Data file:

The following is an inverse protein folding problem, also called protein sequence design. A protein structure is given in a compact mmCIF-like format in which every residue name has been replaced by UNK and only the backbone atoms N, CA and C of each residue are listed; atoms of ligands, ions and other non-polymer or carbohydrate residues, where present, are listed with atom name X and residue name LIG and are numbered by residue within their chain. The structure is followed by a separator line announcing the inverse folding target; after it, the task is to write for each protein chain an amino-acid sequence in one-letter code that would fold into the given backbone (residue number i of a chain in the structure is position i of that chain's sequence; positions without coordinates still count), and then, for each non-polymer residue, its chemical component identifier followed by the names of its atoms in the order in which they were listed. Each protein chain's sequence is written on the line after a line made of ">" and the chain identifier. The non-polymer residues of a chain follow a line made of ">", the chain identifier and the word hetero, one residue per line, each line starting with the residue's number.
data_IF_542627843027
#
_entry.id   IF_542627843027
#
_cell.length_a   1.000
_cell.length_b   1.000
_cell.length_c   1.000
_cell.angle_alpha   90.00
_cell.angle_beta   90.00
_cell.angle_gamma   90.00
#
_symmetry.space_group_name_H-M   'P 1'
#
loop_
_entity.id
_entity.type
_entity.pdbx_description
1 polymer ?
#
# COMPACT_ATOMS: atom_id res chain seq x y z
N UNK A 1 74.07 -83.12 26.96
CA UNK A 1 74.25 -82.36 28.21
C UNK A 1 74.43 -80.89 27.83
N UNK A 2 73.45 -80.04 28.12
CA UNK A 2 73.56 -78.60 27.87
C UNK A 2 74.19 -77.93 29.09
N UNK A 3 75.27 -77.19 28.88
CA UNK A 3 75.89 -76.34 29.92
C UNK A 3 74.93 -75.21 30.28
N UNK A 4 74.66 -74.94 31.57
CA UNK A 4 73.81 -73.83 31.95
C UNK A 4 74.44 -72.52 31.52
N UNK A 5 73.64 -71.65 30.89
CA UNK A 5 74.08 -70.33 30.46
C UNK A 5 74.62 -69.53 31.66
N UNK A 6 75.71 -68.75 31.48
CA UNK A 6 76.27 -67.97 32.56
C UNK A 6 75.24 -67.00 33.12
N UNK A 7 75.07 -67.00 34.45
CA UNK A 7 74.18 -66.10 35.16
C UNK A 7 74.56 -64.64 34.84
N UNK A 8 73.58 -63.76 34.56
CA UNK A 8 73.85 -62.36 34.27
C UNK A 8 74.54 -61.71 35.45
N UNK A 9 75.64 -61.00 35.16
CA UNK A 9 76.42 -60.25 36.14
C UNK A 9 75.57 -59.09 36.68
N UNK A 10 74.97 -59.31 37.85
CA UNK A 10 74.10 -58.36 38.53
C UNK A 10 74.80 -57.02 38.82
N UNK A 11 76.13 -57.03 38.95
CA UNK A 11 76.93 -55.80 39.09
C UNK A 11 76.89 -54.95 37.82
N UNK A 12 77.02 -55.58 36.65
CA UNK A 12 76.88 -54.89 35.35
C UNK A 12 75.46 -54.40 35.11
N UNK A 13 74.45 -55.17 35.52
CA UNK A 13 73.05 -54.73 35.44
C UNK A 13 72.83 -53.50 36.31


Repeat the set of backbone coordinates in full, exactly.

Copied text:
The following is an inverse protein folding problem, also called protein sequence design. A protein structure is given in a compact mmCIF-like format in which every residue name has been replaced by UNK and only the backbone atoms N, CA and C of each residue are listed; atoms of ligands, ions and other non-polymer or carbohydrate residues, where present, are listed with atom name X and residue name LIG and are numbered by residue within their chain. The structure is followed by a separator line announcing the inverse folding target; after it, the task is to write for each protein chain an amino-acid sequence in one-letter code that would fold into the given backbone (residue number i of a chain in the structure is position i of that chain's sequence; positions without coordinates still count), and then, for each non-polymer residue, its chemical component identifier followed by the names of its atoms in the order in which they were listed. Each protein chain's sequence is written on the line after a line made of ">" and the chain identifier. The non-polymer residues of a chain follow a line made of ">", the chain identifier and the word hetero, one residue per line, each line starting with the residue's number.
data_IF_542627843027
#
_entry.id   IF_542627843027
#
_cell.length_a   1.000
_cell.length_b   1.000
_cell.length_c   1.000
_cell.angle_alpha   90.00
_cell.angle_beta   90.00
_cell.angle_gamma   90.00
#
_symmetry.space_group_name_H-M   'P 1'
#
loop_
_entity.id
_entity.type
_entity.pdbx_description
1 polymer ?
#
# COMPACT_ATOMS: atom_id res chain seq x y z
N UNK A 1 74.07 -83.12 26.96
CA UNK A 1 74.25 -82.36 28.21
C UNK A 1 74.43 -80.89 27.83
N UNK A 2 73.45 -80.04 28.12
CA UNK A 2 73.56 -78.60 27.87
C UNK A 2 74.19 -77.93 29.09
N UNK A 3 75.27 -77.19 28.88
CA UNK A 3 75.89 -76.34 29.92
C UNK A 3 74.93 -75.21 30.28
N UNK A 4 74.66 -74.94 31.57
CA UNK A 4 73.81 -73.83 31.95
C UNK A 4 74.44 -72.52 31.52
N UNK A 5 73.64 -71.65 30.89
CA UNK A 5 74.08 -70.33 30.46
C UNK A 5 74.62 -69.53 31.66
N UNK A 6 75.71 -68.75 31.48
CA UNK A 6 76.27 -67.97 32.56
C UNK A 6 75.24 -67.00 33.12
N UNK A 7 75.07 -67.00 34.45
CA UNK A 7 74.18 -66.10 35.16
C UNK A 7 74.56 -64.64 34.84
N UNK A 8 73.58 -63.76 34.56
CA UNK A 8 73.85 -62.36 34.27
C UNK A 8 74.54 -61.71 35.45
N UNK A 9 75.64 -61.00 35.16
CA UNK A 9 76.42 -60.25 36.14
C UNK A 9 75.57 -59.09 36.68
N UNK A 10 74.97 -59.31 37.85
CA UNK A 10 74.10 -58.36 38.53
C UNK A 10 74.80 -57.02 38.82
N UNK A 11 76.13 -57.03 38.95
CA UNK A 11 76.93 -55.80 39.09
C UNK A 11 76.89 -54.95 37.82
N UNK A 12 77.02 -55.58 36.65
CA UNK A 12 76.88 -54.89 35.35
C UNK A 12 75.46 -54.40 35.11
N UNK A 13 74.45 -55.17 35.52
CA UNK A 13 73.05 -54.73 35.44
C UNK A 13 72.83 -53.50 36.31